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I Conservation of Angular Momentum and a Spinning Bicycle Wheel

  1. Nov 7, 2017 #1
    A person standing on a stationary friction-less turntable spins a bicycle wheel with the rotation axis of the wheel in the horizontal direction, thus the initial angular momentum is in the horizontal direction (x - axis), say to the right. Now suddenly the person turns the axis of rotation of the wheel by 90 degrees upward (final angular momentum of the wheel is now directed upward along the y- axis).

    I understand that the initial angular momentum along the y- axis is zero. Thus we expect the final angular momentum of the system along the y- axis to be zero as well. So the person + platform will spin finally in the opposite direction of the spinning wheel.

    But the problem I am having is with the initial x - component of angular momentum. How do we account for a final x- component of angular momentum? If there is no final angular momentum in the x- direction, then this means that angular momentum is not conserved! contradiction! Any help would be appreciated. Thanks.
     
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  3. Nov 7, 2017 #2

    Orodruin

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    There will be external forces acting on the system and so you should not expect angular momentum to be conserved in general.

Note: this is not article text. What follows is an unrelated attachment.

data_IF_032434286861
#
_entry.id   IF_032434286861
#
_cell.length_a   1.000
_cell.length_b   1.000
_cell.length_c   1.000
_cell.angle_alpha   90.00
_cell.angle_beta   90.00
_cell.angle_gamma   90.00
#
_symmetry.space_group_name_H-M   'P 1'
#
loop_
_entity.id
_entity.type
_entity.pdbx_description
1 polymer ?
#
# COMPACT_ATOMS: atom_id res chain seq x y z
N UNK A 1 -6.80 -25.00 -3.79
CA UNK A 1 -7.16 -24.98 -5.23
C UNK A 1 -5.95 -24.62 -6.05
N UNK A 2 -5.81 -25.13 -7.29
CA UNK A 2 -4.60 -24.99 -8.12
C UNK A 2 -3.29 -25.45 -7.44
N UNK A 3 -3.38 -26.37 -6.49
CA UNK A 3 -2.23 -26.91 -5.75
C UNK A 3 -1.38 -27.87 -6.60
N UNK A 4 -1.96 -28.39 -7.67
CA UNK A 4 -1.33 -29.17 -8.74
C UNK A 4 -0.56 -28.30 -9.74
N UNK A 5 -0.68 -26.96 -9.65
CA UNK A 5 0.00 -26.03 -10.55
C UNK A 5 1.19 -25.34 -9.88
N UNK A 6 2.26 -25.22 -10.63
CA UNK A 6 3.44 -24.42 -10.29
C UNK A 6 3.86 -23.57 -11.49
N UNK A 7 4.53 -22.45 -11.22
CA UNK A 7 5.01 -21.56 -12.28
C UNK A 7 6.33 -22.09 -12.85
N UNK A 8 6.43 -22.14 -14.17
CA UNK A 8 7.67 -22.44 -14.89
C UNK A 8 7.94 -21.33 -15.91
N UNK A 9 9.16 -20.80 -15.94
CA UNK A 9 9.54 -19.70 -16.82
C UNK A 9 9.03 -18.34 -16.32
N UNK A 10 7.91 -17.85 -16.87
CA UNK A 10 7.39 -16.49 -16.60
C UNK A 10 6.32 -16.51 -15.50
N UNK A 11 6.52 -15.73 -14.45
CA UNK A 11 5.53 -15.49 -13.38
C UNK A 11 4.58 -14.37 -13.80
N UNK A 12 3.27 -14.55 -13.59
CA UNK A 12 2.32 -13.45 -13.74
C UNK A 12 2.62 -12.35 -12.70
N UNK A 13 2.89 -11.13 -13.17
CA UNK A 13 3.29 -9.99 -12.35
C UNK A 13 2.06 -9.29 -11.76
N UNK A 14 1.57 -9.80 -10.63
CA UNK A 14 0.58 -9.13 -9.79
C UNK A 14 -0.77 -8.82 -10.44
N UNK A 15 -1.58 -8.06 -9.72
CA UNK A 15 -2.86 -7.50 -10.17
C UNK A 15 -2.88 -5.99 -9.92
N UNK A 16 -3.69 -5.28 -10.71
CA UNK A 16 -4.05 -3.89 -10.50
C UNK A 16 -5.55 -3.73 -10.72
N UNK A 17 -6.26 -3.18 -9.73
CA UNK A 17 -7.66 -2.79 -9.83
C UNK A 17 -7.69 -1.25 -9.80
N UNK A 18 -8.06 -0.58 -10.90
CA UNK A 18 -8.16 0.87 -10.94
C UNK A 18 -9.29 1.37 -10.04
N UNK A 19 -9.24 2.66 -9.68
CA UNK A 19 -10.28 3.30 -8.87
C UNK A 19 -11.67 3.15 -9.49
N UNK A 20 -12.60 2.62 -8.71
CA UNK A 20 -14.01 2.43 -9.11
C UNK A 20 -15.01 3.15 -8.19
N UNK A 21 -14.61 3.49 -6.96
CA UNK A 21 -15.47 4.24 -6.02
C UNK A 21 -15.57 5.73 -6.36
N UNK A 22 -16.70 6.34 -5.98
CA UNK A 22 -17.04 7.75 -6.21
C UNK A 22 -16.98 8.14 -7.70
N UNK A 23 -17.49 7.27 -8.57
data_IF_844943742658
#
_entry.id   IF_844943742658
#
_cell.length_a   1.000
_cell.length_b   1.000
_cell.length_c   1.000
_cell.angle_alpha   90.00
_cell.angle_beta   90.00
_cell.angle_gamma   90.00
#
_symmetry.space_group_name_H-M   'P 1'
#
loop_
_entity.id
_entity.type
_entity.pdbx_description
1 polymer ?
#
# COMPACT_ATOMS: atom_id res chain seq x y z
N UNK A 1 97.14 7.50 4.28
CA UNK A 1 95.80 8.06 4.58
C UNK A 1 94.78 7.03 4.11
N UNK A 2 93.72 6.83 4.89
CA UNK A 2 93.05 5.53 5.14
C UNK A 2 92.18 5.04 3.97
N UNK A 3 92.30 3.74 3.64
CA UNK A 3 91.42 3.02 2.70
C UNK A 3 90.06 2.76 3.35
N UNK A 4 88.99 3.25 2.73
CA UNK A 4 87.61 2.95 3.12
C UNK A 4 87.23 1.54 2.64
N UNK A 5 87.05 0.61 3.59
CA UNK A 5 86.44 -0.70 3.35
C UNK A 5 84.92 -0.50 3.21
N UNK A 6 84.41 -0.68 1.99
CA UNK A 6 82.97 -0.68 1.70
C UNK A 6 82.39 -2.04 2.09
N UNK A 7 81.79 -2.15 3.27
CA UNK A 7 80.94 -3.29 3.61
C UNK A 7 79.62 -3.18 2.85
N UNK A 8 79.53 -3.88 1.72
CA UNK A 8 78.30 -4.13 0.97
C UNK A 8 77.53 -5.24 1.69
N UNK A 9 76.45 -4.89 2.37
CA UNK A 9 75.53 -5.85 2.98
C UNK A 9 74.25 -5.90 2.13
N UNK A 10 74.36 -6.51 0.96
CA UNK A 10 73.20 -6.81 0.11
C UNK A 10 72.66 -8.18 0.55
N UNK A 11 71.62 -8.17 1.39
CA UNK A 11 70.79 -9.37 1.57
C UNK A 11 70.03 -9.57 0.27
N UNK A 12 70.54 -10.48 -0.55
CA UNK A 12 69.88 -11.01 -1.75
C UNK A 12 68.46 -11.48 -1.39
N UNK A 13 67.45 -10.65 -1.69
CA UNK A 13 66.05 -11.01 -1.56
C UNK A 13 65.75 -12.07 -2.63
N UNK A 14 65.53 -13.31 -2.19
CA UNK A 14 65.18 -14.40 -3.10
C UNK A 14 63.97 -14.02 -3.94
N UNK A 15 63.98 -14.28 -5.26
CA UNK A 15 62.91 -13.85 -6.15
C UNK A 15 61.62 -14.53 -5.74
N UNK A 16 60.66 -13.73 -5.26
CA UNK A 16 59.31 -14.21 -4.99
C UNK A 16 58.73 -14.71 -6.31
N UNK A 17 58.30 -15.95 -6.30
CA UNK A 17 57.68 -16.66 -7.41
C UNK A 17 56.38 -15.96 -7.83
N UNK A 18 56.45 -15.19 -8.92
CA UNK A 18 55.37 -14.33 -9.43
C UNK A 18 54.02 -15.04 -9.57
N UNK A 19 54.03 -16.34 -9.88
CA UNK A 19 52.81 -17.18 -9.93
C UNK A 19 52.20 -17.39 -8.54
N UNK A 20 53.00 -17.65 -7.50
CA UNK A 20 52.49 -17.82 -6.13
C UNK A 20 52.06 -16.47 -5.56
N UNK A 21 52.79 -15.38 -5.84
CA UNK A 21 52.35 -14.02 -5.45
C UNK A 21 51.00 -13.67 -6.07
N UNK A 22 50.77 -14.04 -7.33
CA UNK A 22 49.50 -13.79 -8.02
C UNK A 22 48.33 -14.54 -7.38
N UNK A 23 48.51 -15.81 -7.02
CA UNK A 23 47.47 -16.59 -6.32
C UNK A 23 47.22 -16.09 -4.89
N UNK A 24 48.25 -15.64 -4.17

4. Nov 7, 2017 #3
    Thanks Orodruin. I did think so but I can not figure out what the external torque is in this case.
     
  5. Nov 7, 2017 #4

    Orodruin

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    The external torque comes from the axis of the turnable. The only direction it cannot provide a torque in is the y-direction (and hence the angular momentum in the y-direction is conserved).

    If instead you fixed the entire system to rotate about a single point instead of an axis, then angular momentum with respect to that point would be conserved and the entire system would start spinning in the x-direction as well.
     
  6. Nov 7, 2017 #5
    Thank you.
     
  7. Nov 7, 2017 #6
    Thank you Orodruin for you response. I am have difficulty visualising how this force is coming from the axis of the turntable. Any clarification would be appreciated.
     
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